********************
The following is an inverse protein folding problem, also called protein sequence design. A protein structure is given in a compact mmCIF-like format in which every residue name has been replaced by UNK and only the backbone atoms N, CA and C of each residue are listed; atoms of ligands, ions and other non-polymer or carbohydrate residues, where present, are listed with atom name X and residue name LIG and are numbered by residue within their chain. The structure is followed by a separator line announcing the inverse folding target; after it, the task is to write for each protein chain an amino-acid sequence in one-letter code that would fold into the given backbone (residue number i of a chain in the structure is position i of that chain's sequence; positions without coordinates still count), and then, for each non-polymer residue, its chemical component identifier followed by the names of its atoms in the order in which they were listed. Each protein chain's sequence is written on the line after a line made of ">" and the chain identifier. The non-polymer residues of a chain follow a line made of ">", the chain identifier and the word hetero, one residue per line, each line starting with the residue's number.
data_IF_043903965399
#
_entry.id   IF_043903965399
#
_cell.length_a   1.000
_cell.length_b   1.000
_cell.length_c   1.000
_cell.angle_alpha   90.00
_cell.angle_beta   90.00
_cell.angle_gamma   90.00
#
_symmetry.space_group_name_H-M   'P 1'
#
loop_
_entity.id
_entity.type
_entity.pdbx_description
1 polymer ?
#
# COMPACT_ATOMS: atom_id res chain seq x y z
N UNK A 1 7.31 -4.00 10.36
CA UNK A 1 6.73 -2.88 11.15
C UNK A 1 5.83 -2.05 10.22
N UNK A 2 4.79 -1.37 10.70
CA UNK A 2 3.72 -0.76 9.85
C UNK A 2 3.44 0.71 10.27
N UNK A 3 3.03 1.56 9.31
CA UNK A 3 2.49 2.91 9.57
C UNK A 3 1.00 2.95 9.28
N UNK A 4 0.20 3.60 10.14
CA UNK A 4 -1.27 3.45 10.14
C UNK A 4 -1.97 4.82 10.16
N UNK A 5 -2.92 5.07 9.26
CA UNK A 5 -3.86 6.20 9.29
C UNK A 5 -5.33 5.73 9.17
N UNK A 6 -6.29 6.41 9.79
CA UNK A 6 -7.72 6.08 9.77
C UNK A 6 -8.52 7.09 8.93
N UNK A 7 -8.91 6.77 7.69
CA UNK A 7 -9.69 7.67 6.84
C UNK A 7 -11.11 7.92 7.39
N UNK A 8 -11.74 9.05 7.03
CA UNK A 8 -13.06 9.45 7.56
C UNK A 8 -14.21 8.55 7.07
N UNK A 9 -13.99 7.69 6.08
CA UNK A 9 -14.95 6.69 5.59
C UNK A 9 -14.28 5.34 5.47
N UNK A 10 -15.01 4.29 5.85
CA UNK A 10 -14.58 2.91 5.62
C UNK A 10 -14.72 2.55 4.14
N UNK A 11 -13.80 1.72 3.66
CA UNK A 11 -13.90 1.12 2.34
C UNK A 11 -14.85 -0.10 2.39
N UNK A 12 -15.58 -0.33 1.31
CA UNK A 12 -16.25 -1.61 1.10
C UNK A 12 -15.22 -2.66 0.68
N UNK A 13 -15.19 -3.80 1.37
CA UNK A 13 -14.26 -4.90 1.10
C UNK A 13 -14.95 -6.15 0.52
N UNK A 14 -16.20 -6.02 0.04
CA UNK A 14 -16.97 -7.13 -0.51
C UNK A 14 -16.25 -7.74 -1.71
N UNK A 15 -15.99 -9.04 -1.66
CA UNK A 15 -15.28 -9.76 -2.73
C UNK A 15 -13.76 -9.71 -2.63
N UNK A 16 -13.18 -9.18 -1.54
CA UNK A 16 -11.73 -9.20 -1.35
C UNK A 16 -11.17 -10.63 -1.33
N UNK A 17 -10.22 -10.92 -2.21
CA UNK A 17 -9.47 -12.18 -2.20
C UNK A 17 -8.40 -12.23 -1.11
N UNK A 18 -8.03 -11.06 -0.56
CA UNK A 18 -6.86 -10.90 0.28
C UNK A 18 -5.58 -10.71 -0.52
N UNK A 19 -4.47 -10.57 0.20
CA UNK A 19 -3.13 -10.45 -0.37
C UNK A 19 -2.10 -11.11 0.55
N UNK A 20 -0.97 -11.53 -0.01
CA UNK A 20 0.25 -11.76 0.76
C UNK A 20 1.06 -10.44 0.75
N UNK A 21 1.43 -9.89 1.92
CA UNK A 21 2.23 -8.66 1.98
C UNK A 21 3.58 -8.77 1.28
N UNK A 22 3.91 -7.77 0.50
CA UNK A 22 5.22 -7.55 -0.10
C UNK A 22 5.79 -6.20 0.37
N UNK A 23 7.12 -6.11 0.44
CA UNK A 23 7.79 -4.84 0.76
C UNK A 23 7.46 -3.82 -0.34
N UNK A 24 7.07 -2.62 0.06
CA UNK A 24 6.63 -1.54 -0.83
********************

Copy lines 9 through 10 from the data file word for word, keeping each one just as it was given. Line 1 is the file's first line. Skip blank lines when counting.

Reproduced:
_cell.angle_alpha   90.00
_cell.angle_beta   90.00